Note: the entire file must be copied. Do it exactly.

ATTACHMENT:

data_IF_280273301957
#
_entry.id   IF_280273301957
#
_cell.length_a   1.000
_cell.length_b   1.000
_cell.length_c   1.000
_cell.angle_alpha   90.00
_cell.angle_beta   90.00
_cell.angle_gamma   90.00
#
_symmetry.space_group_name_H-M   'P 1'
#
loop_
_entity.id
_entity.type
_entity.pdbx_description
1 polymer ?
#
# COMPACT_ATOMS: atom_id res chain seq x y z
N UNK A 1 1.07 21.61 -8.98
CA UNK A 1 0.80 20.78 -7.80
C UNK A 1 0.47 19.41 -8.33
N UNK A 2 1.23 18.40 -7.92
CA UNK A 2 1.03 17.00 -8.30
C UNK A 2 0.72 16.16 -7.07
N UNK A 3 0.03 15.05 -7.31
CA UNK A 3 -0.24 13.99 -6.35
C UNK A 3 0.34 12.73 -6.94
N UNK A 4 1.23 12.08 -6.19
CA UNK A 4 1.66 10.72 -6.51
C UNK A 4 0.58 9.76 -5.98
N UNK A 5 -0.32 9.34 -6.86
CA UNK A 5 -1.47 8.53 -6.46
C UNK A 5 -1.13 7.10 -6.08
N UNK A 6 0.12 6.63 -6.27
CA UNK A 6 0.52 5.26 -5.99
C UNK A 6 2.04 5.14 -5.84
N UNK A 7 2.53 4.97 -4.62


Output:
data_IF_280273301957
#
_entry.id   IF_280273301957
#
_cell.length_a   1.000
_cell.length_b   1.000
_cell.length_c   1.000
_cell.angle_alpha   90.00
_cell.angle_beta   90.00
_cell.angle_gamma   90.00
#
_symmetry.space_group_name_H-M   'P 1'
#
loop_
_entity.id
_entity.type
_entity.pdbx_description
1 polymer ?
#
# COMPACT_ATOMS: atom_id res chain seq x y z
N UNK A 1 1.07 21.61 -8.98
CA UNK A 1 0.80 20.78 -7.80
C UNK A 1 0.47 19.41 -8.33
N UNK A 2 1.23 18.40 -7.92
CA UNK A 2 1.03 17.00 -8.30
C UNK A 2 0.72 16.16 -7.07
N UNK A 3 0.03 15.05 -7.31
CA UNK A 3 -0.24 13.99 -6.35
C UNK A 3 0.34 12.73 -6.94
N UNK A 4 1.23 12.08 -6.19
CA UNK A 4 1.66 10.72 -6.51
C UNK A 4 0.58 9.76 -5.98
N UNK A 5 -0.32 9.34 -6.86
CA UNK A 5 -1.47 8.53 -6.46
C UNK A 5 -1.13 7.10 -6.08
N UNK A 6 0.12 6.63 -6.27
CA UNK A 6 0.52 5.26 -5.99
C UNK A 6 2.04 5.14 -5.84
N UNK A 7 2.53 4.97 -4.62